Rejecting a theory or a paradigm may block research. Hence the second and third response to an anomalous observation. These responses occur because theory guides observation. It does so because a theory logically contains observation statements. These are the observations predicted by the theory. Such observations are logically inferred from the theory. When actual observations differ from the predicted one, the theory is rejected. Otherwise the theory is submitted to more tests. For example:
- Theory: All cats have five legs
- Deduction: My cat has five legs
- Observation: My cat has four legs
- Conclusion: Not all cats have five legs (rejected theory)
If my cat had five legs, then the theory would be considered acceptable. This means that for any given theory a large collection of potential observations remains out of sight because they are not logically implied by the theory. No one is going to count legs in horses. A theory is like a search light – it reveals a small circumscribed area and leaves the rest in the dark. There is no logical cure for this incompleteness because this is the nature of science both of the past and of the present. The need for observations to be relevant for a theory means that they are theory-laden. Observations are also worldview-laden as mentioned above.
Byl’s cursory mention of logic is unhelpful as it stands. If he means inductive logic, then he must remember Popper’s point that one cannot move logically from an observation to an observation statement since the former is a psychological event while the latter is a logical entity. If he were to disagree with Popper, his next problem would be that the conclusions will depend crucially on whether the observations were correct and complete. The role of theory just indicated virtually guarantees that the observations are incomplete. On the other hand, if Byl is referring to deductive logic the conclusions depend on whether the premises are correct and that in turn depends again on the completeness of the observations on which the premise is based.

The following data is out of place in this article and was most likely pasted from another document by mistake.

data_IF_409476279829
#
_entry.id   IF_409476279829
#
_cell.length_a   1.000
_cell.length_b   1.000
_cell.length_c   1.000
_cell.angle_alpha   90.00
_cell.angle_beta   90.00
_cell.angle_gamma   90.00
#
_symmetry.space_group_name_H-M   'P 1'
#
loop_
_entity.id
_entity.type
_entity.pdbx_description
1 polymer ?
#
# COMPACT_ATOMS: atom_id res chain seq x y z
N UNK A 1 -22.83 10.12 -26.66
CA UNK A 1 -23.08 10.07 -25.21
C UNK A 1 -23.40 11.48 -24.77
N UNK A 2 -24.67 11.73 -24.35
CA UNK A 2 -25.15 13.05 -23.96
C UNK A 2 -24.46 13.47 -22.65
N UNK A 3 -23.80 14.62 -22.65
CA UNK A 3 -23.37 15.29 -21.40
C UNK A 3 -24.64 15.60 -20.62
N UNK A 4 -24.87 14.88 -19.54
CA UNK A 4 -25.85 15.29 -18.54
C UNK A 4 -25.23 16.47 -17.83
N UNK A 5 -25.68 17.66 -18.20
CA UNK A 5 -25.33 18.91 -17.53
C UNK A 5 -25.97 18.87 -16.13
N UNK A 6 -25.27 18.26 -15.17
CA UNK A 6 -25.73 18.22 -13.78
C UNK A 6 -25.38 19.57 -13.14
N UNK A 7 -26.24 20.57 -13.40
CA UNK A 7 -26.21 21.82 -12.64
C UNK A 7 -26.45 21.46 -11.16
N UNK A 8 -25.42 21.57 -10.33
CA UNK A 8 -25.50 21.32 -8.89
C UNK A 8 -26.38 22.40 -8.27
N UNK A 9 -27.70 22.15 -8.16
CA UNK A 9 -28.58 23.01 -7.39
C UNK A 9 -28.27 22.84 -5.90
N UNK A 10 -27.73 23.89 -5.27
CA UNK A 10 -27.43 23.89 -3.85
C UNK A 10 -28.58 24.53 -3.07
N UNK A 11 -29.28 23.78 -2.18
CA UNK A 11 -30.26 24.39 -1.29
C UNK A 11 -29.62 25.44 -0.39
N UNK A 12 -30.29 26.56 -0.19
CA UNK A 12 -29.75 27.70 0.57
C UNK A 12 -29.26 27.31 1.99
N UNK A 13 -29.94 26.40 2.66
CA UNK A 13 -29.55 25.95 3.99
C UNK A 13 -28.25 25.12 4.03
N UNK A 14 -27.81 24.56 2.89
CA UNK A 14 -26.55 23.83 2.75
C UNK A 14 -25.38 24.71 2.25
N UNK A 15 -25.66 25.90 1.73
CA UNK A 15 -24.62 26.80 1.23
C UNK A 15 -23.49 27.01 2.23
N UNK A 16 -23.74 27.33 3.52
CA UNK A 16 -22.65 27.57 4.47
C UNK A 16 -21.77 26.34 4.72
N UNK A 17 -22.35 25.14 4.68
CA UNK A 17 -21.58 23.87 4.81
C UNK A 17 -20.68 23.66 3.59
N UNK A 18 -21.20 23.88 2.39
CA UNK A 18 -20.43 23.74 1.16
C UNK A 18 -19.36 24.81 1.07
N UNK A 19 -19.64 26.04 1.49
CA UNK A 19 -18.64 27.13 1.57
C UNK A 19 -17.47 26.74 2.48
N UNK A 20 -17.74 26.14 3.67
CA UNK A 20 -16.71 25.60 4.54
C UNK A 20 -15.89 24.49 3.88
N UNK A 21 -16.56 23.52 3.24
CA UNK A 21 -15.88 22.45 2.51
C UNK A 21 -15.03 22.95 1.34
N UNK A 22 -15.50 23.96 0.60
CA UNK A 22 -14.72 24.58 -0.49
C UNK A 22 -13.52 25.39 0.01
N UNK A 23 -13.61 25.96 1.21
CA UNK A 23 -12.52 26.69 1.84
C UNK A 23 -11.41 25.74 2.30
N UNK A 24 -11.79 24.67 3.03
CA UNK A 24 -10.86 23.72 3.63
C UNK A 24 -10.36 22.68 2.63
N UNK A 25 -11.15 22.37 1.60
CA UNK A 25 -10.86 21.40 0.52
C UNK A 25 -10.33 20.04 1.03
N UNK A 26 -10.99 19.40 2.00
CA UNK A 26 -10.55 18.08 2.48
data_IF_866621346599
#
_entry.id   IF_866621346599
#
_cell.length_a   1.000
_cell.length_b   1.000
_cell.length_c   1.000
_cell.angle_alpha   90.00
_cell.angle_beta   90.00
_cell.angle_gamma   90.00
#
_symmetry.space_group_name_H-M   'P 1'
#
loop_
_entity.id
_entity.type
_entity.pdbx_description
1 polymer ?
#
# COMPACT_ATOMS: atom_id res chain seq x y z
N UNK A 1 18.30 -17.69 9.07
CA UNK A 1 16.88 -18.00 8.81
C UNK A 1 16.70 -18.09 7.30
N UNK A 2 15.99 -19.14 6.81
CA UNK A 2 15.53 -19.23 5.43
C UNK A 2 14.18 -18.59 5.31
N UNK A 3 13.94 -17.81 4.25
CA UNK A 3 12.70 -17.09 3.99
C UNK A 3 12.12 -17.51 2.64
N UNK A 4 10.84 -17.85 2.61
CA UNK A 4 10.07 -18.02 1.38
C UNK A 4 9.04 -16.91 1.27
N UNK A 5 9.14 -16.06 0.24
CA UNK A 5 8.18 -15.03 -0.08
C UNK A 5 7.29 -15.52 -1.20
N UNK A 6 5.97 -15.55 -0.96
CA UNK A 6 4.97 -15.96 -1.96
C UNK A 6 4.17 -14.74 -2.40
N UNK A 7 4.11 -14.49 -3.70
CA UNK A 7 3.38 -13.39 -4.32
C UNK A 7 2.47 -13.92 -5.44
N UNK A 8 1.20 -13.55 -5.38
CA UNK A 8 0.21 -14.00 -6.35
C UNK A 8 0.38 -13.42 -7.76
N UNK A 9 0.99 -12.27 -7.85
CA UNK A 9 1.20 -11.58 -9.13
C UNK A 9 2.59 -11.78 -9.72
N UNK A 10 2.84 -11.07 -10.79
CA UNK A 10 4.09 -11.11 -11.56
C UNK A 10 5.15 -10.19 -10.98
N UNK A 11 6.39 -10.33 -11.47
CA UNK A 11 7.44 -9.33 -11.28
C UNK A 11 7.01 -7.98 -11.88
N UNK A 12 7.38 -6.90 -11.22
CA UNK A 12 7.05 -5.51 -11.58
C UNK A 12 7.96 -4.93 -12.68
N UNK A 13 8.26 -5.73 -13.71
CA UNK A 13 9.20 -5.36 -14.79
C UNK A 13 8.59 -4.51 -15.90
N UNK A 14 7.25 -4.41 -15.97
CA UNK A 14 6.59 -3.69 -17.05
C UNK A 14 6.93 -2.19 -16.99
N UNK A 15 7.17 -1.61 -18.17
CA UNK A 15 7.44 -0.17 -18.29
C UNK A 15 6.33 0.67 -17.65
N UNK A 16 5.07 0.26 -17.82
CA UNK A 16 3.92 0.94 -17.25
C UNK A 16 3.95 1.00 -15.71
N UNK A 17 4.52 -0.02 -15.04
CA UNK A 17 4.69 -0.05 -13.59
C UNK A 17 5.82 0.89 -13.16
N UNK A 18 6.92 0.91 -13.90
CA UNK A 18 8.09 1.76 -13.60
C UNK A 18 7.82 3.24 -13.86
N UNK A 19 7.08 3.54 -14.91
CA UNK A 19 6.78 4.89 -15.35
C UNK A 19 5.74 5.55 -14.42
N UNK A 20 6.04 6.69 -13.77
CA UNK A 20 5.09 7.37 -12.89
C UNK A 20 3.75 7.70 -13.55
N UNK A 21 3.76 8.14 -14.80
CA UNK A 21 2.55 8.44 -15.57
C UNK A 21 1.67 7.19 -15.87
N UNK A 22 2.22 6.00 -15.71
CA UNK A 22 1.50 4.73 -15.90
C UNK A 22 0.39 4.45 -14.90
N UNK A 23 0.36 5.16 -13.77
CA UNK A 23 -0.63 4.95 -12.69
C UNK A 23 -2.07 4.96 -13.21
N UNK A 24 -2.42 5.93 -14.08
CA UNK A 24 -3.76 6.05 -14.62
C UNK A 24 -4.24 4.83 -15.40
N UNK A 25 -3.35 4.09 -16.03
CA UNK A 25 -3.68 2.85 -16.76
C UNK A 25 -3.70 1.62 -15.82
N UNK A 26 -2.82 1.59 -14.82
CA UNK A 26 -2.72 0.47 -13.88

Part B: The trustworthiness of origin science
The explanation of singular events in the past relies as much on regularities as the explanation of singular as well as regular events in the present. This is the point of forensic science mentioned in Sikkema’s blog post. Forensic entomology studies the insects and other bugs found in corpses, the sequence in which they appear, the kinds of insects, and the stage in their life cycle in which they are found are clues that suggest the time of death, the length of a corpse’s exposure, and whether the corpse was moved. In a murder case, for instance, the time of death can be estimated by determining the stage of development of insect larvae deposited on the body, the known rate of their development and the temperature. A critique consistent with scientific creationists’ rejection of radiometric dating would be that forensic scientists assume the constancy of the rate of development of insects. The equivalent critique of radiometric dating by young earth creationists is that the rates of radioactive decay are not constant. But such assumptions are always checked by using independent lines of evidence. In our forensic example such checks would include the last time a phone call was made or the victim was seen in the bank. In the case of radiometric dating the so-called whole rock method neutralizes assumptions about initial quantities of isotopes. The independent lines of evidence come from isotope ratios measured in different samples of a whole body of rock – hence the name. Independent lines of evidence increase the confidence one has in the correctness of the reconstruction of the past because the different lines of evidence cannot be accounted for as the result of a single common cause. The more independent lines of evidence the less likely it is that they accidentally converge on the same conclusion.